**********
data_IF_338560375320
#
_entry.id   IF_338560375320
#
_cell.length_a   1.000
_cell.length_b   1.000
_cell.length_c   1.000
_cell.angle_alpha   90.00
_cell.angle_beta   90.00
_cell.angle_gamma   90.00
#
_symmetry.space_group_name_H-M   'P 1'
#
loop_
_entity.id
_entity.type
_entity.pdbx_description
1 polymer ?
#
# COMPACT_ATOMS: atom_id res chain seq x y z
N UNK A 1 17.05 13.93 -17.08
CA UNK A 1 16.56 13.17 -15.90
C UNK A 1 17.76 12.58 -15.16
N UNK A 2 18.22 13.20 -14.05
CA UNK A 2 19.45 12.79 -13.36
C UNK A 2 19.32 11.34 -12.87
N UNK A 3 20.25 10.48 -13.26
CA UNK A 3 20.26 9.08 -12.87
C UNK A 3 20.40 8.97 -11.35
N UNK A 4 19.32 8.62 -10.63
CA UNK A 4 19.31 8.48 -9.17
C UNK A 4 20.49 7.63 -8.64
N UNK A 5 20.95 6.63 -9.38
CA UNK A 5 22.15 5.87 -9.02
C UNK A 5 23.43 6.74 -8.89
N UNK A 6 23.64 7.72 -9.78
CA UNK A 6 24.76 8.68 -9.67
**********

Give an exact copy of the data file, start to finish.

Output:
data_IF_338560375320
#
_entry.id   IF_338560375320
#
_cell.length_a   1.000
_cell.length_b   1.000
_cell.length_c   1.000
_cell.angle_alpha   90.00
_cell.angle_beta   90.00
_cell.angle_gamma   90.00
#
_symmetry.space_group_name_H-M   'P 1'
#
loop_
_entity.id
_entity.type
_entity.pdbx_description
1 polymer ?
#
# COMPACT_ATOMS: atom_id res chain seq x y z
N UNK A 1 17.05 13.93 -17.08
CA UNK A 1 16.56 13.17 -15.90
C UNK A 1 17.76 12.58 -15.16
N UNK A 2 18.22 13.20 -14.05
CA UNK A 2 19.45 12.79 -13.36
C UNK A 2 19.32 11.34 -12.87
N UNK A 3 20.25 10.48 -13.26
CA UNK A 3 20.26 9.08 -12.87
C UNK A 3 20.40 8.97 -11.35
N UNK A 4 19.32 8.62 -10.63
CA UNK A 4 19.31 8.48 -9.17
C UNK A 4 20.49 7.63 -8.64
N UNK A 5 20.95 6.63 -9.38
CA UNK A 5 22.15 5.87 -9.02
C UNK A 5 23.43 6.74 -8.89
N UNK A 6 23.64 7.72 -9.78
CA UNK A 6 24.76 8.68 -9.67